How bank transfers go wrong
When we try to transfer money to UK or foreign accounts it doesn't always go smoothly. We may enter incorrect details, experience delays, or send our money to scammers. Sometimes, thousands of pounds is at stake.
Let's learn from the mistakes of others with bank transfers, as well as the successes they've had at getting their money back after a bank error.
Customer enters wrong details for money transfer
Mr P attempted to transfer £1,000 to his daughter's account, but a week later it was revealed the money went to a different account. Mr P had entered an incorrect digit.
Although on this occasion the bank was able to recall the money, Mr P complained to the bank and then the Ombudsman that the bank should have checked that the account number and name matched.
The Ombudsman ruled against Mr P, saying that the bank's online transfer screen makes it clear that the account name would not used to process the payment.
Bank delays cause customer to lose out on overseas transfer
Mrs F tried to transfer £90,000 to France through her bank. The bank couldn't carry out the transaction without speaking to Mrs F for security reasons so, over several days, Mrs F tried calling them without success. Eventually she made the one-hour round trip to a branch, which completed the transaction for her.
In this time, the exchange rate moved against her and she lost out.
The bank refused to reimburse her. She complained to the Ombudsman who thought the bank hadn't done everything it could have to ensure the transfer took place in a reasonable time. It ordered the bank to make up the difference, plus £150 compensation for the inconvenience caused.
Customer complains transfer was too fast!
Mr G sent £1,000 overseas but realised he'd been scammed the next day. His bank told him it had tried its best to recall the money. However, the transfer had already taken place and there was nothing it could do.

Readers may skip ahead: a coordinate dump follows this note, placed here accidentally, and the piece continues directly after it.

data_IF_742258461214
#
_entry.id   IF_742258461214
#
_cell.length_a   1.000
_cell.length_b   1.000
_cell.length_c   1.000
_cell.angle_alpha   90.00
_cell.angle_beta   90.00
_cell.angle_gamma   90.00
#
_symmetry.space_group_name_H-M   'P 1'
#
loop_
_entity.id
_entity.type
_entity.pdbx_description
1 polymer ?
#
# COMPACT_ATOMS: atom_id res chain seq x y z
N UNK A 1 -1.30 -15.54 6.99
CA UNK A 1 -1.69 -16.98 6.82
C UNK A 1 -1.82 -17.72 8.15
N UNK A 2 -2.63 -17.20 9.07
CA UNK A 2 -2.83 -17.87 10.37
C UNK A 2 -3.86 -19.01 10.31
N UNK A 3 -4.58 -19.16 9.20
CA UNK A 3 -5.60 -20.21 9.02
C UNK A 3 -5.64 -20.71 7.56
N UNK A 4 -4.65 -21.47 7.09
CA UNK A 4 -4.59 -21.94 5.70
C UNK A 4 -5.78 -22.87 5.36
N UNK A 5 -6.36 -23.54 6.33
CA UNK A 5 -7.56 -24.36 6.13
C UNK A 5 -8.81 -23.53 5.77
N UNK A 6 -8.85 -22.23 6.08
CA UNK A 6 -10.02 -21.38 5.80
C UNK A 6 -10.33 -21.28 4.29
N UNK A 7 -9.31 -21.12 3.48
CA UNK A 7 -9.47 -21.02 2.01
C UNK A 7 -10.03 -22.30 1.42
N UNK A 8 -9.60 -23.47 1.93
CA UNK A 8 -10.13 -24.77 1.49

Mr G complained that the bank had not told him the transfer would go through instantly and he wouldn't have done it if he had known. The Ombudsman sympathised with Mr G for being the victim of a scam, but not enough to side with his arguments. The Ombudsman was also satisfied the bank had done more than enough to try to help its customer.
Make sure there's enough money in the account
Miss D asked her bank how much money was in her account to ensure she had enough before making a transfer. She was told she had £1,500 based on the balance at close of business the day before, so Miss D proceeded with a £500 transfer. Unfortunately, there wasn't enough money in her account at the time of the transfer, so it was not completed at the expected time.
She complained to the Ombudsman that the bank had not been clear enough. The Ombudsman listened to the recording of Miss D's telephone conversation with her bank, and was satisfied that the bank had explained the situation to her. It rejected Miss D's complaint.
Customer given no opportunity to confirm payment details
Mr B transferred £150 online but sent it to the wrong recipient. He contacted his bank immediately to try to correct it and waited for a call back, which didn't come. He tried calling three more times. The bank eventually told him it was his fault and there was probably nothing they could have done to stop it.
He complained to the Ombudsman. The Ombudsman found that the bank didn't give Mr B sufficient opportunity to check the details he entered were correct, in particular offering no "final confirmation" page. It also established there was a good chance the bank could have stopped the transaction if it had acted promptly.
It ordered the bank to reimburse Mr B, plus £75 for the inconvenience it had caused.
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